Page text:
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Tips and tricks for better living abound, but are “hacks” really the key to a good life?

Hacking Life: Systematized Living and Its Discontents

Joseph M. Reagle Jr.
MIT Press
216 pp.
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In his short book Hacking Life: Systematized Living and Its Discontents, Joseph Reagle provides a comprehensive look at the recent history and major personalities (also known as “the Geeks and the Gurus”) associated with the emergent phenomenon known as “life hacking.” According to the book, life hacking, a term coined in the early 2000s, is at its core a systematic and sometimes ad hoc set of tools for improving its practitioner’s life.

Reagle’s chapters each focus on a distinct aspect of life hacking—from how to manage one’s time and productivity to how to stay motivated, and from how to organize one’s personal belongings to how to optimize health, wellness, and relationships—reflecting on the factors and philosophies that drive these practices and unpacking their myriad implications.

According to Reagle, life hacking is a subset of self-help culture that is focused on understanding how things work within complex systems and exploiting that information to the benefit of its adherents. Rather than toil in perceived and accepted rules of reality, life hackers aim to take advantage of inside knowledge to make the system work for them, often through automation, outsourcing, and ingenuity.

To provide further insight into the life hacker ethos, the book presents character sketches of some of the movement’s more famous personalities. Reagle uses Tim Ferriss, author of The 4-Hour Workweek, to make the point that life hackers are not necessarily looking for efficiency but rather effectiveness. In Ferriss’s opinion, the best life hackers know when to step back, rejecting optimizations that come at the expense of their ultimate goals and priorities. Many, unfortunately, do not.

Reagle also notes that most of the well-known personalities associated with this movement seem to be wealthy, white, technically inclined individualists, with a bit of a selfish streak. Despite their socioeconomic positions, however, many life hackers focus on achieving an austere existence, aiming to be “digital nomads” who work and move around as often as they please. This minimalistic lifestyle has led some to a near obsession with comparing lists of essential gear and tools, with the unspoken assumption being that the fewer the total number of earthly possessions, the more successful the hacker.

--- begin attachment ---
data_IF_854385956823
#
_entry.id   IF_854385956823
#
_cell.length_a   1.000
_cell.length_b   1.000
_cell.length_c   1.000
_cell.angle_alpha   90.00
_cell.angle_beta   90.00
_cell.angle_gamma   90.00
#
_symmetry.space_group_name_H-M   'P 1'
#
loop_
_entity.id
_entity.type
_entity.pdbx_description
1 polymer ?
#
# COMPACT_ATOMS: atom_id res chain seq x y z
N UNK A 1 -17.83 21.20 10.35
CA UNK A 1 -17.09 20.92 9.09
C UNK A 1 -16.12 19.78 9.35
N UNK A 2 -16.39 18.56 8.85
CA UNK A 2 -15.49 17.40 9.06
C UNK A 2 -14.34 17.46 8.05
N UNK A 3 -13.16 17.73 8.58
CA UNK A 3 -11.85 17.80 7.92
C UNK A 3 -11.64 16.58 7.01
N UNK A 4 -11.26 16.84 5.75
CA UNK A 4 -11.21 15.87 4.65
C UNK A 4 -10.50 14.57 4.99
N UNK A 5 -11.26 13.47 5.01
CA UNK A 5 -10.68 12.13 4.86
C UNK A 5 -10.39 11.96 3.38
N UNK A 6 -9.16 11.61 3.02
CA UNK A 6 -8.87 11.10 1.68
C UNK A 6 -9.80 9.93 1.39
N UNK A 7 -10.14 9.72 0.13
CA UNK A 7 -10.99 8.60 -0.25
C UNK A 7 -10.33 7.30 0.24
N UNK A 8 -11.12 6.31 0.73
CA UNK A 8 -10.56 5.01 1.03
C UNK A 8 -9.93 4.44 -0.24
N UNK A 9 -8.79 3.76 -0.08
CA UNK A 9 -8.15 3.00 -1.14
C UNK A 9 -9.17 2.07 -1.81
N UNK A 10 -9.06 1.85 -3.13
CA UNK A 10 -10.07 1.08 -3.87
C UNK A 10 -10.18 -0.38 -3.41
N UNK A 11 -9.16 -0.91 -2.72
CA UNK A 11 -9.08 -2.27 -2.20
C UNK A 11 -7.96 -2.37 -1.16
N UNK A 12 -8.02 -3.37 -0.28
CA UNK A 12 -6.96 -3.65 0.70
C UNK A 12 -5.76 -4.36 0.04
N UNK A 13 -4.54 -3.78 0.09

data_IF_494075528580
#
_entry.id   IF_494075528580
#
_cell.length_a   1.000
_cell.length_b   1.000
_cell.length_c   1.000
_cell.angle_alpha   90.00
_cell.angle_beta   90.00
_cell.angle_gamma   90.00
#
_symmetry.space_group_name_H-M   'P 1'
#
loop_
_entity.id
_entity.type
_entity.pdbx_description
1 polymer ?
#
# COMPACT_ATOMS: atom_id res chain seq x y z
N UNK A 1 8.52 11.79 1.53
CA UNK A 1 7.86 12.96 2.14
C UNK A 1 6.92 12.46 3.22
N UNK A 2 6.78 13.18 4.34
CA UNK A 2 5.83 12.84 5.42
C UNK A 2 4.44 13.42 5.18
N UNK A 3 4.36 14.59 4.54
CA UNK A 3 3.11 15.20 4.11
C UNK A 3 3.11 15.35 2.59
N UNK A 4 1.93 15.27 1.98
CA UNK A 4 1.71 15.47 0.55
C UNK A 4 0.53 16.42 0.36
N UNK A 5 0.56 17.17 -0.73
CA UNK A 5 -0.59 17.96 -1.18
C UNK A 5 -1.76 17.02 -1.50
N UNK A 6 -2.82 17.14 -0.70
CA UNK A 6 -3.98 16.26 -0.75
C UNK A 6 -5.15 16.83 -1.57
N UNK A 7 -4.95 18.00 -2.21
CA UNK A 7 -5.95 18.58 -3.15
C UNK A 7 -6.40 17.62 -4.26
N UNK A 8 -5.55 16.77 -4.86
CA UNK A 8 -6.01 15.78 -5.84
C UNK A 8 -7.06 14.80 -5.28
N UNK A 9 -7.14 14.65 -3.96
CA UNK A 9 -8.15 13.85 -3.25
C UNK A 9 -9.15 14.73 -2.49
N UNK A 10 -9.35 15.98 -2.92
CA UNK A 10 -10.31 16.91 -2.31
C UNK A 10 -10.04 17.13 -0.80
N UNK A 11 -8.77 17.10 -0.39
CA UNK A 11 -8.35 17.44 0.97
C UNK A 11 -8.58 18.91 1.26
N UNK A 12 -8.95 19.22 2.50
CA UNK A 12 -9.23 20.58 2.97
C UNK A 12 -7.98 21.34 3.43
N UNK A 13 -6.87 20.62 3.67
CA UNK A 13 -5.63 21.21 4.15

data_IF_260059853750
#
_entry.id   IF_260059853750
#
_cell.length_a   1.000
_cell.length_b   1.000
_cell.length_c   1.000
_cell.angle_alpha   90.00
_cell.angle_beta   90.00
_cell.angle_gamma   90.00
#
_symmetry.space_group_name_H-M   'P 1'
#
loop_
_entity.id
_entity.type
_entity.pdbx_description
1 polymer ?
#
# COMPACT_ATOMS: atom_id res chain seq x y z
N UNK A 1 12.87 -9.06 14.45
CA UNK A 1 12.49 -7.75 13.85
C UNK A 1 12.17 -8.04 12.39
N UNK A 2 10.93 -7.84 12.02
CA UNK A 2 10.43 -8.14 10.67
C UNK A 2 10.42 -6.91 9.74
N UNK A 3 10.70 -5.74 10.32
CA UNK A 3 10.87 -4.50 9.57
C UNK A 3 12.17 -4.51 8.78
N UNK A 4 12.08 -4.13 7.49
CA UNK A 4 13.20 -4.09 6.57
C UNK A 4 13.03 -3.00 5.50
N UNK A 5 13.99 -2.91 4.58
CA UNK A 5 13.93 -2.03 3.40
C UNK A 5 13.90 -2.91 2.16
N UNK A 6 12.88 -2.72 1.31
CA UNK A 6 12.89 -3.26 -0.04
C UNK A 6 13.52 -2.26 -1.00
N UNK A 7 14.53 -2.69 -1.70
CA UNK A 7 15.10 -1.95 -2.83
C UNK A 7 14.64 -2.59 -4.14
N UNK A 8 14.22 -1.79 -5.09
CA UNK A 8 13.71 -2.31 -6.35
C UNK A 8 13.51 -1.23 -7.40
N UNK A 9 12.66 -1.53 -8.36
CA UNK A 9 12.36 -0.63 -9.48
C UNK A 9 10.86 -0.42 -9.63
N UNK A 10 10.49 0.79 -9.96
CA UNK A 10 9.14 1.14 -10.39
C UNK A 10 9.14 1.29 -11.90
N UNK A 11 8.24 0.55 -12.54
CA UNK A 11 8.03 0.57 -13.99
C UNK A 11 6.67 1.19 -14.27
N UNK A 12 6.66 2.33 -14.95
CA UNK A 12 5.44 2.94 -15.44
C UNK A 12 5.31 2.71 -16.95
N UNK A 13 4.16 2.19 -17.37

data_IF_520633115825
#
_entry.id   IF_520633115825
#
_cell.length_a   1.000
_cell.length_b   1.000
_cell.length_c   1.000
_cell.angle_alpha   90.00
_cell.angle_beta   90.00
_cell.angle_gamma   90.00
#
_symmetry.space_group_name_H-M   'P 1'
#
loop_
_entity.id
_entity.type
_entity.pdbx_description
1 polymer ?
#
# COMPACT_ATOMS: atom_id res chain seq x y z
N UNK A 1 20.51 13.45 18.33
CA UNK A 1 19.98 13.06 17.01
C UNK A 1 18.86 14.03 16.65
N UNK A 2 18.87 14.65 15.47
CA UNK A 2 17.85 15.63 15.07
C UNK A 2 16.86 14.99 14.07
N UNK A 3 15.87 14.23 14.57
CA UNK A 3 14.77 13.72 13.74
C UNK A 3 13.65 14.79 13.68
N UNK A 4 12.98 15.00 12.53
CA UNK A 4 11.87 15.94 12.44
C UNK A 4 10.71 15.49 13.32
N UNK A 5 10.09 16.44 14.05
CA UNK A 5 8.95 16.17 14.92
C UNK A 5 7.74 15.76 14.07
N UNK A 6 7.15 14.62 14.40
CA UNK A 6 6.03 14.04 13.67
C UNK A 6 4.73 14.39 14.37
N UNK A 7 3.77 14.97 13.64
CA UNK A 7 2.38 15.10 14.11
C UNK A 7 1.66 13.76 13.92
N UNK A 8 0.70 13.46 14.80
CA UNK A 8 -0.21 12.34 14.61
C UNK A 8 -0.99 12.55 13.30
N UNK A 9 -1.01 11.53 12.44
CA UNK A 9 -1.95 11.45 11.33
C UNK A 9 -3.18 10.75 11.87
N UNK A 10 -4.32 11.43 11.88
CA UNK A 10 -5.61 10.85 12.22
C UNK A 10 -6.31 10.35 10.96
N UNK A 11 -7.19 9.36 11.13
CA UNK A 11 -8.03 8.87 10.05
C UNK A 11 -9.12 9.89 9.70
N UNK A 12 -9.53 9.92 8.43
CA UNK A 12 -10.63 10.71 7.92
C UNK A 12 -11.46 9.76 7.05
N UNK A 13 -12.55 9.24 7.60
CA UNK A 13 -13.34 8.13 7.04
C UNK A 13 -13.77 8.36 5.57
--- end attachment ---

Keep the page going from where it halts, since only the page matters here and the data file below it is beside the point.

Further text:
Although some life hacking has clear benefits, many are simply procrastination techniques, often wasting more time than the purported time that would be saved. This could be as complicated as a household financial accounting system that takes days to set up and hours to maintain, only to save a couple of hours during tax season, or circling a parking lot for 20 minutes to find a parking spot that will save 5 minutes of walking.

Because some life hacking advice is based on published research, Reagle briefly discusses another sort of hacking sure to be familiar to the scientific community. “P-hacking” occurs when one trawls for results that fit a desired outcome. Such results often become the basis for the “science-y” claims that permeate the life hacking market.

Within the life hacking community itself, perhaps the closest thing to science perpetrated by practitioners are the methods used by measurement-obsessed health and wellness hackers. In contrast to minimalists, these hackers hoard stuff—namely, data. They experiment on themselves—often obsessively tracking their steps, heart rates, and other vitals—in the hope of cheating death, pushing the limitations of humanity, or sometimes simply out of curiosity or compulsion. And although their self-experimentation can lead to insight and new research questions, it need not.

Still, there are some substantial differences between this type of life hacking and science. Perhaps the most obvious deviation lies in the fact that these hackers eschew large studies in favor of anecdotal, “n = 1” studies. However, the growing pervasiveness of connected devices is enabling the amalgamation of millions of these datasets, which is actually producing some good science (1).

As life hacking becomes more popular, Reagle encourages newbies to approach it with a discriminating mindset. There have always been those selling snake oil in this realm; however, the internet is now inundated with hacks based on unsound and unreplicable science. There are even communities devoted to debunking the more dubious life hacks that have pervaded our social media feeds. Ultimately, it is up to each of us to be able to distinguish between the phony, the weak, and the rigorous science–backed hacks and to decide which (if any) will truly enrich our lives


  1. 1. M. P. Turakhia et al., Am. Heart J. 207, 66 (2019)

About the author

The reviewer is at the Zvi Meitar Institute for Legal Implications of Emerging Technologies, Herzliya, Israel, and the Department of Molecular Biophysics and Biochemistry, Yale University, New Haven, CT, USA.